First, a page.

Lawrence Green, Plaintiff-appellant, v. Anthony Hill; R.a. Sanders; Robert E. Long; Glenn Alred,jr., and United States of America, Defendants-appellees, 954 F.2d 694 (11th Cir. 1992)

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US Court of Appeals for the Eleventh Circuit - 954 F.2d 694 (11th Cir. 1992) Feb. 28, 1992

Arthur Frank Millard, Atlanta, Ga., for plaintiff-appellant.

Sharon Douglas Stokes, Asst. U.S. Atty., Atlanta, Ga., and Lisa S. Farringer, Civil Div., Dept. of Justice, Washington, D.C., for defendants-appellees.

Appeal from the United States District Court for the Northern District of Georgia.

Before KRAVITCH, Circuit Judge, and HENDERSON and CLARK* , Senior Circuit Judges.

PER CURIAM:


Lawrence Green, a custodial technician at the Department of Veterans Affairs' Decatur Medical Center (VAMC), alleges assault and battery by his supervisor Anthony Hill. He also protests the VAMC suspending him without pay for 12 days and citations for insubordination, failing to carry out his supervisor's orders, and for being absent without leave.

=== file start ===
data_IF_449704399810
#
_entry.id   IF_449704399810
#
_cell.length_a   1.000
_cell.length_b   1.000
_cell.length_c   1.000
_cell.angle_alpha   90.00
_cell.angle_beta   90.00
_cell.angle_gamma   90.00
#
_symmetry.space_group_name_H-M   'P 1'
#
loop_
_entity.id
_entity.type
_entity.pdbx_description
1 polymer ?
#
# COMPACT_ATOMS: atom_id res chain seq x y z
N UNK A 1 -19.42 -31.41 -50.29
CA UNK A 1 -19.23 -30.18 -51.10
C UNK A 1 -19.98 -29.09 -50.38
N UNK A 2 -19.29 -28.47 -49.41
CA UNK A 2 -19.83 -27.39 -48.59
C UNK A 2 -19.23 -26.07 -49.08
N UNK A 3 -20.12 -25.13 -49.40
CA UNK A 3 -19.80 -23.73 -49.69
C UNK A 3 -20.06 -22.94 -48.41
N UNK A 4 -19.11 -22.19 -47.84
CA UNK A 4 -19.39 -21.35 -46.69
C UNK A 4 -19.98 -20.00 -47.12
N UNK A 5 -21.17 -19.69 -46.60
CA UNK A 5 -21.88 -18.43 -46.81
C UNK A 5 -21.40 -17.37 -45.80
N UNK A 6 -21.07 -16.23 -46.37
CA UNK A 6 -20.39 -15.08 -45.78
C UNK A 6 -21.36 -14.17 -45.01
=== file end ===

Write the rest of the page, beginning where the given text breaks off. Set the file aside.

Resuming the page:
Green first filed a grievance with Hill's supervisors R.A. Sanders and Robert E. Long, claiming that when he sought union assistance for his complaint, Hill threatened him with physical violence. When Green hired an attorney, Long and Sanders informed him that pursuant to the American Federation of Government Employee's bargaining agreement, his representative in the grievance process must be approved by the union. Green, however, never obtained union approval for his attorney.